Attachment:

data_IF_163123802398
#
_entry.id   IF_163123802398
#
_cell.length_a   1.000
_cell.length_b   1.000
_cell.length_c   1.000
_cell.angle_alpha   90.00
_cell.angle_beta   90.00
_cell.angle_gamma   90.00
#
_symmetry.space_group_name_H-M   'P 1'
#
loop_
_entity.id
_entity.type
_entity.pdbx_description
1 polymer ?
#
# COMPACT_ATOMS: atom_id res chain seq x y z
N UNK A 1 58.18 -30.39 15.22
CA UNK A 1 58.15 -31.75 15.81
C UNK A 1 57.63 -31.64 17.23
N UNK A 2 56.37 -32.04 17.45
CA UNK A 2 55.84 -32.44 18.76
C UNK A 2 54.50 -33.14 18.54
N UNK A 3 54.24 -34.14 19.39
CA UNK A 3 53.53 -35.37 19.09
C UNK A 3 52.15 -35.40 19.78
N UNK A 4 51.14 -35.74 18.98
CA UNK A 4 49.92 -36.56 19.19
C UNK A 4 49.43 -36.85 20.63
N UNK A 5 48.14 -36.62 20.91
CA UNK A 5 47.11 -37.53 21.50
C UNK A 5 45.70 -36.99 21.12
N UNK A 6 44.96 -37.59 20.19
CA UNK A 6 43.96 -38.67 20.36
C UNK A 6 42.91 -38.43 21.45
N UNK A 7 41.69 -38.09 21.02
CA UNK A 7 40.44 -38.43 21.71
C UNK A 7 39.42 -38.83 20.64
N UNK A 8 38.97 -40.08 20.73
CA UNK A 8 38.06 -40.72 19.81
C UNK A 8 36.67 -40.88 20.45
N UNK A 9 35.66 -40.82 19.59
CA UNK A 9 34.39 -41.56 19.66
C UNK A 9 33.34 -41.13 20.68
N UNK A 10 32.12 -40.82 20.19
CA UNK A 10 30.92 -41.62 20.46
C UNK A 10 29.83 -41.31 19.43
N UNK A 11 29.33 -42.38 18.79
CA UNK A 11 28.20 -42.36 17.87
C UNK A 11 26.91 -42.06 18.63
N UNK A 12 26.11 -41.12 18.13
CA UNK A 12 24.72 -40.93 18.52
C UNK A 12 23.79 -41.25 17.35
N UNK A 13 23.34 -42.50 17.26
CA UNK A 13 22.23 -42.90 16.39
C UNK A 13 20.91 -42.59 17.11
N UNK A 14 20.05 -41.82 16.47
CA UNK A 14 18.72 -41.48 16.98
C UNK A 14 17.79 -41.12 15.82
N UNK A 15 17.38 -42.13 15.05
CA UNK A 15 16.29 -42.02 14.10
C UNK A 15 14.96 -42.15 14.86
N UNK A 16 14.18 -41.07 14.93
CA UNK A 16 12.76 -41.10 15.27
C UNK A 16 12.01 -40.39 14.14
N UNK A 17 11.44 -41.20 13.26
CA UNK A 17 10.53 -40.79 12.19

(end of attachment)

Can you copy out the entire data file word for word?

data_IF_163123802398
#
_entry.id   IF_163123802398
#
_cell.length_a   1.000
_cell.length_b   1.000
_cell.length_c   1.000
_cell.angle_alpha   90.00
_cell.angle_beta   90.00
_cell.angle_gamma   90.00
#
_symmetry.space_group_name_H-M   'P 1'
#
loop_
_entity.id
_entity.type
_entity.pdbx_description
1 polymer ?
#
# COMPACT_ATOMS: atom_id res chain seq x y z
N UNK A 1 58.18 -30.39 15.22
CA UNK A 1 58.15 -31.75 15.81
C UNK A 1 57.63 -31.64 17.23
N UNK A 2 56.37 -32.04 17.45
CA UNK A 2 55.84 -32.44 18.76
C UNK A 2 54.50 -33.14 18.54
N UNK A 3 54.24 -34.14 19.39
CA UNK A 3 53.53 -35.37 19.09
C UNK A 3 52.15 -35.40 19.78
N UNK A 4 51.14 -35.74 18.98
CA UNK A 4 49.92 -36.56 19.19
C UNK A 4 49.43 -36.85 20.63
N UNK A 5 48.14 -36.62 20.91
CA UNK A 5 47.11 -37.53 21.50
C UNK A 5 45.70 -36.99 21.12
N UNK A 6 44.96 -37.59 20.19
CA UNK A 6 43.96 -38.67 20.36
C UNK A 6 42.91 -38.43 21.45
N UNK A 7 41.69 -38.09 21.02
CA UNK A 7 40.44 -38.43 21.71
C UNK A 7 39.42 -38.83 20.64
N UNK A 8 38.97 -40.08 20.73
CA UNK A 8 38.06 -40.72 19.81
C UNK A 8 36.67 -40.88 20.45
N UNK A 9 35.66 -40.82 19.59
CA UNK A 9 34.39 -41.56 19.66
C UNK A 9 33.34 -41.13 20.68
N UNK A 10 32.12 -40.82 20.19
CA UNK A 10 30.92 -41.62 20.46
C UNK A 10 29.83 -41.31 19.43
N UNK A 11 29.33 -42.38 18.79
CA UNK A 11 28.20 -42.36 17.87
C UNK A 11 26.91 -42.06 18.63
N UNK A 12 26.11 -41.12 18.13
CA UNK A 12 24.72 -40.93 18.52
C UNK A 12 23.79 -41.25 17.35
N UNK A 13 23.34 -42.50 17.26
CA UNK A 13 22.23 -42.90 16.39
C UNK A 13 20.91 -42.59 17.11
N UNK A 14 20.05 -41.82 16.47
CA UNK A 14 18.72 -41.48 16.98
C UNK A 14 17.79 -41.12 15.82
N UNK A 15 17.38 -42.13 15.05
CA UNK A 15 16.29 -42.02 14.10
C UNK A 15 14.96 -42.15 14.86
N UNK A 16 14.18 -41.07 14.93
CA UNK A 16 12.76 -41.10 15.27
C UNK A 16 12.01 -40.39 14.14
N UNK A 17 11.44 -41.20 13.26
CA UNK A 17 10.53 -40.79 12.19